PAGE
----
Christ, we have received the forgiveness of our sins (Romans 3:24). He implants holiness in the believer’s heart. This is our
sanctification. In Christ, we have received new life (Romans 6:1-6).
The command – ‘Be holy’ – is also a promise
– ‘You shall be holy’ (11:45; 19:2). Why is the command also a promise? It is because the command is based on God’s gift to us. In Christ, God has given us a holy nature. Our holiness is not an inherent holiness. We are not holy by nature. Our own nature is sinful. Our holiness is a derived holiness. It is derived
from the indwelling of the Holy Spirit.
- Leviticus, the book of atonement, points us to Christ. Through Him, we are cleansed from all our sins. In Him, we are clean before the Lord (16:30).
- Leviticus, the book of holiness, calls us to live a holy life. The life is a life of redemption and glory.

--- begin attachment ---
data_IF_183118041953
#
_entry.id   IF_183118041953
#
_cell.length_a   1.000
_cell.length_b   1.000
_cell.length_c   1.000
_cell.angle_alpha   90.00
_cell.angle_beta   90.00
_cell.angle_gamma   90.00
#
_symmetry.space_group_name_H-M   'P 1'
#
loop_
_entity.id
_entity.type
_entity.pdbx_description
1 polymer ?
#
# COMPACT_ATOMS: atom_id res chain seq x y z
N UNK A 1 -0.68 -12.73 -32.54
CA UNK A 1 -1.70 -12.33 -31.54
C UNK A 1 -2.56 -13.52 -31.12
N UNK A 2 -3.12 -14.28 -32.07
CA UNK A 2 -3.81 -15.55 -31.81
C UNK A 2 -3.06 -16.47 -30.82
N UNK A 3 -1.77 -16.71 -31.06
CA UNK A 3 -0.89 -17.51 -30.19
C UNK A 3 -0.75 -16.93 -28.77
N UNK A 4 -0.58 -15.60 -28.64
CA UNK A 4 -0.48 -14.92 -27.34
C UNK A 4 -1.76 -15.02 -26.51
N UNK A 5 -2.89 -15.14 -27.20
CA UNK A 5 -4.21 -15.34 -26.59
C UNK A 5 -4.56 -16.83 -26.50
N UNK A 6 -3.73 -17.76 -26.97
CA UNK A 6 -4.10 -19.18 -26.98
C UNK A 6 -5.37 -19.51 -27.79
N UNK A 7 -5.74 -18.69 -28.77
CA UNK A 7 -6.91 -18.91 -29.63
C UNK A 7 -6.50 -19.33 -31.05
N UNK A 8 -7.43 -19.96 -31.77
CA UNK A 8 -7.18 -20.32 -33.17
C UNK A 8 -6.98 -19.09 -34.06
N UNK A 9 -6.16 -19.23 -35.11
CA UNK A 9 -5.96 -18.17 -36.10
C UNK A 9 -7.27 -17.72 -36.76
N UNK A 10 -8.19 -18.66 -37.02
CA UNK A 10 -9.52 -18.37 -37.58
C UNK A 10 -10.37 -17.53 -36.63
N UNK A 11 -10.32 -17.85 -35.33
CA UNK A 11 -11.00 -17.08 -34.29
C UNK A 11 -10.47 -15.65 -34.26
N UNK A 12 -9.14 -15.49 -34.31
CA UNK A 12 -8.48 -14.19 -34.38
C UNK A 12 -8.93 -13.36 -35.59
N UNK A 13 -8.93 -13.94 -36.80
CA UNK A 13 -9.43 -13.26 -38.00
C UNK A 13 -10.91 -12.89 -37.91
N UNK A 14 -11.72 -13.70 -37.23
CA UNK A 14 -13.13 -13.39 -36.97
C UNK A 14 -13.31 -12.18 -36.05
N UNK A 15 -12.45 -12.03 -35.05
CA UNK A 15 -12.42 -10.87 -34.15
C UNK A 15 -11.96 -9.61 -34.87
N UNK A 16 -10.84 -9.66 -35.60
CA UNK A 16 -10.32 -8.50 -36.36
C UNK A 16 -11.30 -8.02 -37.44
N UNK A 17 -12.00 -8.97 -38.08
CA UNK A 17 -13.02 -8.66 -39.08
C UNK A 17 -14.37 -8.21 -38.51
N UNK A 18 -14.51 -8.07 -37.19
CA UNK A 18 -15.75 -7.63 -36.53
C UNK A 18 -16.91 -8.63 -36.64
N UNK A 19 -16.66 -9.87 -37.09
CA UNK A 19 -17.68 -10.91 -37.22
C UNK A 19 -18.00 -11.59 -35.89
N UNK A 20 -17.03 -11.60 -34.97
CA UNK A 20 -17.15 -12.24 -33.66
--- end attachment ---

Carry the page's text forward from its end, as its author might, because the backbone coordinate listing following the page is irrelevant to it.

Where does the glory of the Lord come from this? It comes from this – the Lord is working out in us His great plan of redemption.
Every Sabbath day – in the context of worship – the people are reminded of God’s covenant (24:8). This is a continuing reminder of all that God has done (Abraham, Isaac, Jacob … redemption from Egypt). It speaks to us also of all that God will do. As well as salvation from Egypt, there is also the life of sanctification in Canaan (25:3; 20:24 – ‘a land flowing with milk and honey’ – and the life of service
(25:35). We are saved for sanctification. We are saved to serve. The Christian life is to be a life of holiness (sanctification) and love (service). Both arise form our experience of God’s salvation, an ongoing experience of the glory of God.
- In chapter 27, great emphasis is placed on holiness
(vs. 9-10, 14, 21, 23, 28, 30, 32-33). We are called to live a holy
life – ‘every devoted thing (person) is holy to the Lord’ (v.28). We are to surrender ourselves to the Lord – all our possessions are ‘holy to the Lord’ (v. 30). In giving ourselves to the Lord, we must seek to maintain the attitude of gratitude (Genesis 28:22).